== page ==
The Annual Enrollment Period (AEP) will be here before you know it. AEP is the most popular time of year for beneficiaries to change or enroll in a new plan. However, this means Medicare scams, fraud, and abuse are at all all-time high. Medicare Plan Finder makes understanding these risks easy, so you feel protected year-around.
Medicare Fraud and Abuse
The government loses millions of dollars each year due to Medicare fraud and abuse. This causes Medicare prices to increase. The government has created laws to protect all parties involved in Medicare and Medicaid. These laws promote healthy relationships between agents, carriers, and clients to prevent the insurance industry from becoming profit-based, instead of care-based. Your coverage should be more important than profits.
Medicare fraud includes:
- Knowingly making false claims or misrepresenting data
- Intentionally giving or receiving rewards for goods and services
- Promoting one health service over another
- Billing Medicare for appointments that never happened or for more than what actually happened
Medicare abuse includes:
- Billing for unnecessary services
- Excessive supply purchases
- Misusing codes
Medicare Fraud and Abuse Laws
The government has implemented the following:
- False Claims Act (FCA) – Protects the government from being overcharged on goods or services. No proof of intent is required.
- Anti-Kickback Statute (AKS) – Agents cannot knowingly reward referrals for health care programs.
- Physician Self-Referral Law (Stark Law) – Doctors cannot make referrals to health care companies in which they have an interest.
- Criminal Health Care Fraud Statute – Cannot defraud; bill for unnecessary medical goods and services (like drugs that are not needed or wheelchairs for those who are not impaired).
What Can You Do?
Don’t become a victim! If you aren’t sure about a health agent’s validity, ask for licensing information or work with Medicare Plan Finder. To help fight Medicare fraud and abuse, report any suspicious activity to 1-800-HHS-TIPS (1-800-447-8477). You can also describe the incident in up to ten pages and email it to HHSTips@oig.hhs.gov.
Common Medicare Scams
A licensed Medicare agent is required to abide by strict rules when contacting seniors and Medicare beneficiaries. It is illegal for anyone (including an authorized Medicare agent) to show up at your front door without permission. Also, keep in mind that no one associated with Medicare will ever call you to update your information.The following are common Medicare scams you need to look out for:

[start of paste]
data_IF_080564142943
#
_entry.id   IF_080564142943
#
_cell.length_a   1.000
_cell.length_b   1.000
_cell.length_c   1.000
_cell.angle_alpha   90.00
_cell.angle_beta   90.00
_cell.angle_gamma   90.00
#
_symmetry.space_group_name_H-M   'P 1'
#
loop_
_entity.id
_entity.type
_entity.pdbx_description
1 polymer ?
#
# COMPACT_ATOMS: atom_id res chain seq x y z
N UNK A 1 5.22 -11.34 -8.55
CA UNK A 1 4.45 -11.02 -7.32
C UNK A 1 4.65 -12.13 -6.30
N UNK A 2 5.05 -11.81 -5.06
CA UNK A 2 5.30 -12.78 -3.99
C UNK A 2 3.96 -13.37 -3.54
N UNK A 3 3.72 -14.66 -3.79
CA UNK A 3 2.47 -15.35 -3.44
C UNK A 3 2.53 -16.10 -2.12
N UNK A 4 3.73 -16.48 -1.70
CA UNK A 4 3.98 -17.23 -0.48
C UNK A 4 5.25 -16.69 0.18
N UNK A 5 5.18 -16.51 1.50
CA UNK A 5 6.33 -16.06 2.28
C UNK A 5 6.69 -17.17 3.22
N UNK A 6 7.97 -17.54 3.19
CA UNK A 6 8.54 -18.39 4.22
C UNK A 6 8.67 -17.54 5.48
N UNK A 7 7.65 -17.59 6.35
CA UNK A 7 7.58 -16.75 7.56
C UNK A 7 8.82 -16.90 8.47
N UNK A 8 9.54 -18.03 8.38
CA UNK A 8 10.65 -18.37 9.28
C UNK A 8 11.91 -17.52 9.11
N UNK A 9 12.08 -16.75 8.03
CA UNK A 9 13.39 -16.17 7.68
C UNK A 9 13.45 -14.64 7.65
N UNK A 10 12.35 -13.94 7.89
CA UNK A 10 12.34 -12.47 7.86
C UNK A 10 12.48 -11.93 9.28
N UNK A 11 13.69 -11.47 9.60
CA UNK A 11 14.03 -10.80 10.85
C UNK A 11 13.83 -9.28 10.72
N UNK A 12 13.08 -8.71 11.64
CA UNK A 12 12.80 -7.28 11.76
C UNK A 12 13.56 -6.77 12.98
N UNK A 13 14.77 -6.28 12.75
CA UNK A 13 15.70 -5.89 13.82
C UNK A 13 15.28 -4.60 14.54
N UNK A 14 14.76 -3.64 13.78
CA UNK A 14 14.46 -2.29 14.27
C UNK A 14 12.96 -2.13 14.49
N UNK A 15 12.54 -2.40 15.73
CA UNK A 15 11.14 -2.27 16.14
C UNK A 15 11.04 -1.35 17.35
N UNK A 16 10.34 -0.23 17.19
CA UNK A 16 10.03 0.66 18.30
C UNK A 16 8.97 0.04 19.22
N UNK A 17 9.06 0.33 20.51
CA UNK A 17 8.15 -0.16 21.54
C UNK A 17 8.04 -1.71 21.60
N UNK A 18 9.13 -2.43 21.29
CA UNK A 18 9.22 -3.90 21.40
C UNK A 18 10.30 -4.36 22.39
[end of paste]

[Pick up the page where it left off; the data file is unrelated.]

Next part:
One recent scam involves adults calling the elderly and pretending to be their grandchildren asking for money. They’ll say that they are in some form of trouble and need money. To avoid this grandparent scam, be sure to ask for a personal detail that only your real grandchild would know the answer to. It is easy to assume you would recognize their voice, but if someone calls in a panic, your adrenaline may kick in, and their voice is the last thing you’re worried about.
Medicare Phone Scams
Medicare phone scams are probably the most common way that seniors and other Medicare beneficiaries are taken advantage of. In some cases, a scammer may call you and pretend to be from Medicare and offer you free services if you provide your Medicare number or Social Security number. In other cases, a scammer who claims to be from Medicare may say that they need to validate your information to keep you from losing your benefits. The real Medicare program will never ask for this information. Never give these numbers away over the phone.
One phone scam in particular, the “can you hear me” scam, is easy to fall victim to. The scammers use this question to get a “yes” answer from people, which they would then edit to make it seem as though they were agreeing to purchase a product or submit information. If you answer the phone and someone you don’t know asks, “can you hear me?” hang up right away.